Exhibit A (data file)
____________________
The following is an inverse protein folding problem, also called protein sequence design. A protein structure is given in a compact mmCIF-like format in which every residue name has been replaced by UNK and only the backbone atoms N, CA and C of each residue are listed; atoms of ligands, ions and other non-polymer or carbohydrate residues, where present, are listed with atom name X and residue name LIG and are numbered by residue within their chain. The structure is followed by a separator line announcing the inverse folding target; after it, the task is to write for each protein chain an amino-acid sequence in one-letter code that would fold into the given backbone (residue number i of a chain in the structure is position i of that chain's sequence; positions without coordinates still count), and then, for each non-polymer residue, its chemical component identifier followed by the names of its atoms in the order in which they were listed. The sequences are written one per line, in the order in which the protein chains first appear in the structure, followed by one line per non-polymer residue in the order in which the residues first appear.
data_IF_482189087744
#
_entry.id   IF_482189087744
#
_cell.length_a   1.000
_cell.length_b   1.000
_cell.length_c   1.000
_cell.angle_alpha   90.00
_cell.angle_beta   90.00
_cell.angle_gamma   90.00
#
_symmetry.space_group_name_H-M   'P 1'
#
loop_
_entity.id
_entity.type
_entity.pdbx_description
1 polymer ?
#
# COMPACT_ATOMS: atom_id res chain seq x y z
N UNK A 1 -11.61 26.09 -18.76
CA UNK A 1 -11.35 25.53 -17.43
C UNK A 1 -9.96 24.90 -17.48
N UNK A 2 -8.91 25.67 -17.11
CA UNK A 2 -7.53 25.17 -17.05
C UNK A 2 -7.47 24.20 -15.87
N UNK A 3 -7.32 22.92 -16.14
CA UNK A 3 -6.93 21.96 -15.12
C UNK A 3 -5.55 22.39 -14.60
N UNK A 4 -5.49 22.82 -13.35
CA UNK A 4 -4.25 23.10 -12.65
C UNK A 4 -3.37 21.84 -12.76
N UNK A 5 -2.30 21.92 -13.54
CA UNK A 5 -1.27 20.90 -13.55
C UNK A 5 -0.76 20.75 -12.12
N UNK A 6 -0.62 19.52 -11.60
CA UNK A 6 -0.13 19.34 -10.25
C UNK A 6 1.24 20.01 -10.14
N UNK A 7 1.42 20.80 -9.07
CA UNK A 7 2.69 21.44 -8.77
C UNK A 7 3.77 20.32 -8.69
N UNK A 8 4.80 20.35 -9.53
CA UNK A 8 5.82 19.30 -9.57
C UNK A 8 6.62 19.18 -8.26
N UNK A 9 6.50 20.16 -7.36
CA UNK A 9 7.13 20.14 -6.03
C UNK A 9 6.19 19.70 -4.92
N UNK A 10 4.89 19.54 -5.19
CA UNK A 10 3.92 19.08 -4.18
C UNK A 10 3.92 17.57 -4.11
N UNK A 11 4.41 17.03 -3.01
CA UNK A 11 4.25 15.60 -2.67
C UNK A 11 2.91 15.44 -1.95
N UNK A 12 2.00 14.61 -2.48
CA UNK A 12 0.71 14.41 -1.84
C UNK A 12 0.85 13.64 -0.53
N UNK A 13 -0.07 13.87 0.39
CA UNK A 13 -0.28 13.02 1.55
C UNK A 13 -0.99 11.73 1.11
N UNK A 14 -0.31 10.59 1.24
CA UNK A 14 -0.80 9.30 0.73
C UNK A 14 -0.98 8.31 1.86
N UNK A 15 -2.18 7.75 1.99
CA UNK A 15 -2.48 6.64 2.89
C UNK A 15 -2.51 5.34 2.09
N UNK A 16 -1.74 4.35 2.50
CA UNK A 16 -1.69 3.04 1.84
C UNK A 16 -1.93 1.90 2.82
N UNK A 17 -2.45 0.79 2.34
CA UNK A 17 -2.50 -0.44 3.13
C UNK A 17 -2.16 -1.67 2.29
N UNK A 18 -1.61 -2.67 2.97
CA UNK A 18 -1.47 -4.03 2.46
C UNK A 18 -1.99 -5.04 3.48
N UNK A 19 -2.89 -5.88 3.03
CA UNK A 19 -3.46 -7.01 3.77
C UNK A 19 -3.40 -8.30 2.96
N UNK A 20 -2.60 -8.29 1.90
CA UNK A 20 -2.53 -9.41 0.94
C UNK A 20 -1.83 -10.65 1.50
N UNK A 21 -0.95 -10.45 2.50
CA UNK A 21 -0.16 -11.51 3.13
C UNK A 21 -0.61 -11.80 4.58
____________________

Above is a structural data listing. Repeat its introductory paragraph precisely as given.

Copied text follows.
The following is an inverse protein folding problem, also called protein sequence design. A protein structure is given in a compact mmCIF-like format in which every residue name has been replaced by UNK and only the backbone atoms N, CA and C of each residue are listed; atoms of ligands, ions and other non-polymer or carbohydrate residues, where present, are listed with atom name X and residue name LIG and are numbered by residue within their chain. The structure is followed by a separator line announcing the inverse folding target; after it, the task is to write for each protein chain an amino-acid sequence in one-letter code that would fold into the given backbone (residue number i of a chain in the structure is position i of that chain's sequence; positions without coordinates still count), and then, for each non-polymer residue, its chemical component identifier followed by the names of its atoms in the order in which they were listed. The sequences are written one per line, in the order in which the protein chains first appear in the structure, followed by one line per non-polymer residue in the order in which the residues first appear.